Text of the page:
Vladimir Putin has vowed to back soldiers who defend Russia’s interests and ordered his government to give greater support to those who fight – after two people were killed in the latest drone and missile attacks on Ukraine.
Speaking on the eve of Orthodox Christmas, the Russian president said on Saturday while meeting families of soldiers killed in Ukraine: “Many of our men, our courageous, heroic guys, Russian warriors, even now, on this holiday, defend the interests of our country with arms in hand.”
State TV showed Mr Putin attending an intimate midnight service, known as the Divine Liturgy, with a small group of families at a chapel at his residence in Novo-Ogaryovo outside of Moscow.
Russian soldiers marked Orthodox Christmas on Sunday, with Russia’s Defence Ministry saying military priests led prayer services on the front line of the war this weekend.
Meanwhile, two people were killed and several others wounded in Russian attacks on the southern Ukrainian city of Kherson, local officials said.
Ukraine said Russia launched 28 drones and cruise missiles in attacks mostly on the south and east overnight, adding that its air defence systems destroyed 21 of the drones.
Twelve people were injured in a drone attack in Dnipro city, Dnipropetrovsk authorities said on Telegram.
Elsewhere more than 100 residents of the Russian border city of Belgorod evacuated to an area further from the Ukrainian border, local officials said. Ukrainian attacks on the city on 30 December killed 25 people there, the officials said, with rocket and drone attacks continuing throughout this week. Russia fired almost 300 missiles and used more than 200 drones in attacks in the last days of 2023 and the first days of 2024.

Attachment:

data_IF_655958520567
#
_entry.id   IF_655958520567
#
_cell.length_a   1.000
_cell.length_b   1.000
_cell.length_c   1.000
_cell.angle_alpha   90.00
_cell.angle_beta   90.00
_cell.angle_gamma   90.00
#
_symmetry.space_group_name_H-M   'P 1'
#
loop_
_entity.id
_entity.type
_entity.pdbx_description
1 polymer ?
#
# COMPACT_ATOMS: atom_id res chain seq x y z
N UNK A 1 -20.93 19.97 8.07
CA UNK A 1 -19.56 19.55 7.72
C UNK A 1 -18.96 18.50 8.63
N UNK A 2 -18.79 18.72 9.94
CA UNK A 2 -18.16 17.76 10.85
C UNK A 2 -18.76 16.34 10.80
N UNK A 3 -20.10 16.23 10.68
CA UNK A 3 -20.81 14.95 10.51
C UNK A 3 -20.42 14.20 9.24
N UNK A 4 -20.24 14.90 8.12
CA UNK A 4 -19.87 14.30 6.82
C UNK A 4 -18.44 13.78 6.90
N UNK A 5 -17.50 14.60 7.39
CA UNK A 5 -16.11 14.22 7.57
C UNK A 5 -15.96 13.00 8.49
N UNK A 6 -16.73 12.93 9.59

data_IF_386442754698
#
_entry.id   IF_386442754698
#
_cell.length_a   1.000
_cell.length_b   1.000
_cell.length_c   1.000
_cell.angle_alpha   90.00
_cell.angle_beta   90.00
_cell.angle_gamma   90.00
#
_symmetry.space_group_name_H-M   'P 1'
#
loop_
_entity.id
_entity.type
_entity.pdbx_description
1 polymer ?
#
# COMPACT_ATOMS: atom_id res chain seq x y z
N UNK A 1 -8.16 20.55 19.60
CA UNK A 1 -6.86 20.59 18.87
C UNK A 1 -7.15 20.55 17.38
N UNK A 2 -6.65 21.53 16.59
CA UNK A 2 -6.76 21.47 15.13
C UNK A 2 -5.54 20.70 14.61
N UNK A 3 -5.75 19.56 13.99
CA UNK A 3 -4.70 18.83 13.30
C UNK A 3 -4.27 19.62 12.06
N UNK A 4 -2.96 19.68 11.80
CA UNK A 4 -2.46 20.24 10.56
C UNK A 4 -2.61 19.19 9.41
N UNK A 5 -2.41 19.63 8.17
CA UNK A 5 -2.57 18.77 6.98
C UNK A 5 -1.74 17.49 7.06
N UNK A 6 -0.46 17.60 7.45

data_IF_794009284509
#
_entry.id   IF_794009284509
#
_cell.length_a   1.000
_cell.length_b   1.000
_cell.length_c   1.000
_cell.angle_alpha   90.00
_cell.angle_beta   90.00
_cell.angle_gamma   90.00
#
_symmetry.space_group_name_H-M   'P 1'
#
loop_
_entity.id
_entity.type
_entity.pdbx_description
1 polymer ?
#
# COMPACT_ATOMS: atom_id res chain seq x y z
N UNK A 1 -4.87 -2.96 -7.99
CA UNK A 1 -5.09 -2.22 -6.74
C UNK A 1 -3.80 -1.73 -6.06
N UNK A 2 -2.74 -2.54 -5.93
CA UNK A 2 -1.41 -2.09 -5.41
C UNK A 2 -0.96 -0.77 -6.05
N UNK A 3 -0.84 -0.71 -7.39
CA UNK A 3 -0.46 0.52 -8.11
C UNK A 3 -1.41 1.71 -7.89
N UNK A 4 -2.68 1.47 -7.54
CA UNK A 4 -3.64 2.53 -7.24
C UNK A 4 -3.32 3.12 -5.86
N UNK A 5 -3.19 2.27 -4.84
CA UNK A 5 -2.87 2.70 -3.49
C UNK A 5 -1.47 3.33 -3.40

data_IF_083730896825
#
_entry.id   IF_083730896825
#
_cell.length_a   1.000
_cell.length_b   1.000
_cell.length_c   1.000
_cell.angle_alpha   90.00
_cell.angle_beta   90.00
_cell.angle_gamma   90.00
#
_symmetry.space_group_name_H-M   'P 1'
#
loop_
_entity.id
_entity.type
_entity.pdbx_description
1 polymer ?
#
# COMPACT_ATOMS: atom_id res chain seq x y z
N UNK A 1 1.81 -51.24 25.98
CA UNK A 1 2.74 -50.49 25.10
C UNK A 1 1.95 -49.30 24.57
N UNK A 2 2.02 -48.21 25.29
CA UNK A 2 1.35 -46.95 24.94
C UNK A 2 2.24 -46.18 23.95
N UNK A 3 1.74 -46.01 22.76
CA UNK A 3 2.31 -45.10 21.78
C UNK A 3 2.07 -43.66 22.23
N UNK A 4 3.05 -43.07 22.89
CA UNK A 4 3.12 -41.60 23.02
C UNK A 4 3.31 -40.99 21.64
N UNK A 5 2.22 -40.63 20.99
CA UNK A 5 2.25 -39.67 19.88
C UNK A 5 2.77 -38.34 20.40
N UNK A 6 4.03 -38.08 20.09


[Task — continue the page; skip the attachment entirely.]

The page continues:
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Russia can be defeated, Zelenskyy says
Moscow’s assault on Ukraine can be defeated, Volodymyr Zelenskyy said, adding the situation on the battlefield remains relatively stable.
“Even Russia can be brought back within the framework of international law. Its aggression can be defeated,” the Ukrainian president told a conference in Sweden via video link on Sunday.
The war has shown Europe must develop joint weapons production to ensure the continent can “preserve itself” under any global situation that might arise, Mr Zelenskyy added.
“Two years of this war have proven that Europe needs its own sufficient arsenal for the defence of freedom, its own capabilities to ensure defence,” he said.
Mr Zelenskyy will continue to seek support from allies in 2024 and will welcome the support of Sweden’s Foreign Minister Tobias Bilstrom, who told the conference the primary task of Sweden’s foreign policy in the coming years will be to support Ukraine.
Japan’s Foreign Minister Yoko Kamikawa also pledged her country’s continued support for Ukraine when she visited Kyiv – and was forced to hold a news conference in a shelter due to an air raid alert.